Measuring and tracking energy usage
April 19, 2011
by Lime Energy
|Although Plant C has the lowest total energy expense, it has the highest CO2 per unit of production; therefore, Plant C may be the easiest opportunity to reduce greenhouse gas (GHG) emissions. This valuable data and much more is made possible with an information system dedicated to tracking energy consumption and cost. (Click image for larger version.) |
It’s impossible to effectively manage what can’t be measured. Fortunately, today’s information systems are web-based and capable of collecting, analyzing and sharing data across your baking or snack operation to drive better decisions. Since tracking energy consumption and cost per unit of production are new concepts for most companies, the ideal solution should provide the start-up work for you: mapping plants to meters, quality reviews of historical utility bills, connection to production throughput, analyzing weather data and carbon emission tracking setup.
Software today can track and report consumption, costs and greenhouse gas (GHG) per unit of production from electricity, natural gas, wastewater, solid waste, recycling, vehicle fuel and any other resource that can benefit from accurate record keeping and trend analysis. Valuable reports compare current consumption to past history in order to identify trends and document changes. The system should also be an easy and convenient tool for analyzing and sharing data within the organization in order to set priorities for corporate initiatives.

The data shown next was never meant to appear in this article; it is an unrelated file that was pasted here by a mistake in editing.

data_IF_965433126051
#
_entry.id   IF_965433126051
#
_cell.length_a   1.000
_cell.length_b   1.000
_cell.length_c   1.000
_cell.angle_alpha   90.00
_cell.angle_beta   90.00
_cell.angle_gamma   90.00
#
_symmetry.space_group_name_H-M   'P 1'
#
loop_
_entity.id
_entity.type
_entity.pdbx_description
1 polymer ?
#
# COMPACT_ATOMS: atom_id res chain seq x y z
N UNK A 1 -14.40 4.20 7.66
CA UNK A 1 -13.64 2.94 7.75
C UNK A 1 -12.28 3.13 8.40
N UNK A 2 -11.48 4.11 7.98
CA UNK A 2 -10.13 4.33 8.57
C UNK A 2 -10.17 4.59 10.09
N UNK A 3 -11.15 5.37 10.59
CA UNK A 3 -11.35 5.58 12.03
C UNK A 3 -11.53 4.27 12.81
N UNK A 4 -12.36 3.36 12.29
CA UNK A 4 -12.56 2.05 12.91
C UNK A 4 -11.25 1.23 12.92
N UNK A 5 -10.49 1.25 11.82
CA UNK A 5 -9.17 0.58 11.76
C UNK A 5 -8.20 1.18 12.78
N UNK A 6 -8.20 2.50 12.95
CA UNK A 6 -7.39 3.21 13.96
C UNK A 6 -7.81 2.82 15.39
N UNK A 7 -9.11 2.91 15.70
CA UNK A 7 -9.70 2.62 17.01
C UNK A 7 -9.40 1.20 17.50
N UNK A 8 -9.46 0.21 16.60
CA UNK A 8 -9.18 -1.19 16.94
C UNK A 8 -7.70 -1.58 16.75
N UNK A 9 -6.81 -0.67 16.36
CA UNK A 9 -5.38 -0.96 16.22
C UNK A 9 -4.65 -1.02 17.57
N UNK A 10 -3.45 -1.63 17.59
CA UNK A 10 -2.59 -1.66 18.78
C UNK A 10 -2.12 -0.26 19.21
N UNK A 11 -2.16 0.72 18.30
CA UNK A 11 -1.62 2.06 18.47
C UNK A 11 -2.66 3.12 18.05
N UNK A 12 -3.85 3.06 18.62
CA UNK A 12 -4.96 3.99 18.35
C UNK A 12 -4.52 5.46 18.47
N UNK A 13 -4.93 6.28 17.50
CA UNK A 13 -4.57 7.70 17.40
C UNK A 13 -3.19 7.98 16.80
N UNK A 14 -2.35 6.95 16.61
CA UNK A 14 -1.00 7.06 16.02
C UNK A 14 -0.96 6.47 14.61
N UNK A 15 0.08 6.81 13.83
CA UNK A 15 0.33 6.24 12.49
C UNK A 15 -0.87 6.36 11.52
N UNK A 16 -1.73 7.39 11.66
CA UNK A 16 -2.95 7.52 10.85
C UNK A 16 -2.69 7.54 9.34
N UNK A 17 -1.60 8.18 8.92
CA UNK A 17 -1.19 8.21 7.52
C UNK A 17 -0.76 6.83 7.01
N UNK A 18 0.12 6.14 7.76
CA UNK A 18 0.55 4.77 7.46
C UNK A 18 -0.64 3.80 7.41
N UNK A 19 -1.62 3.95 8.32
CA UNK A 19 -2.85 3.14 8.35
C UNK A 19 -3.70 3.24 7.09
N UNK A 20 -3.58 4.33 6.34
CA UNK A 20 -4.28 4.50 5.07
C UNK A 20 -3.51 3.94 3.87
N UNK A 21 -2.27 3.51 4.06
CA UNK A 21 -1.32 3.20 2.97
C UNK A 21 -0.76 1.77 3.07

Ideally, solution providers will partner with clients over time to assist in staying on top of the energy and maintenance spending across all facilities. The ongoing data set is the key to accurate benchmarking, leading to a correct diagnosis followed by continuous measurement to ensure persistence.
PRIORITIZE YOUR PLANTS.
An expert analysis reveals present energy costs, energy and cost reduction opportunities, potential to reduce carbon footprint, available utility company rebates, and the cost to implement an energy upgrade — all in terms of production units and contribution to overall profitability. Clients find value in performing an enterprise analysis to list all facilities from worst to best (energy cost per dollar of product cost) and establish realistic estimates for energy saved, dollars saved, installed cost, utility incentives, tax benefits, return on investment, and environmental impact.
Taken together, the most significant opportunities naturally present themselves for quick action. Delay or indecision simply means passing up a remarkable opportunity to permanently reduce cost. Companies that attempt to self-perform energy upgrades can substantially compromise ROI because they find themselves working outside their core field. There is a great advantage when working with a company that performs the complete energy upgrade service — including site evaluation, design and implementation. Because all three are delivered from one provider, there are no delays or communication barriers between our engineers and installation crews. This saves time, and clients enjoy a faster financial return.
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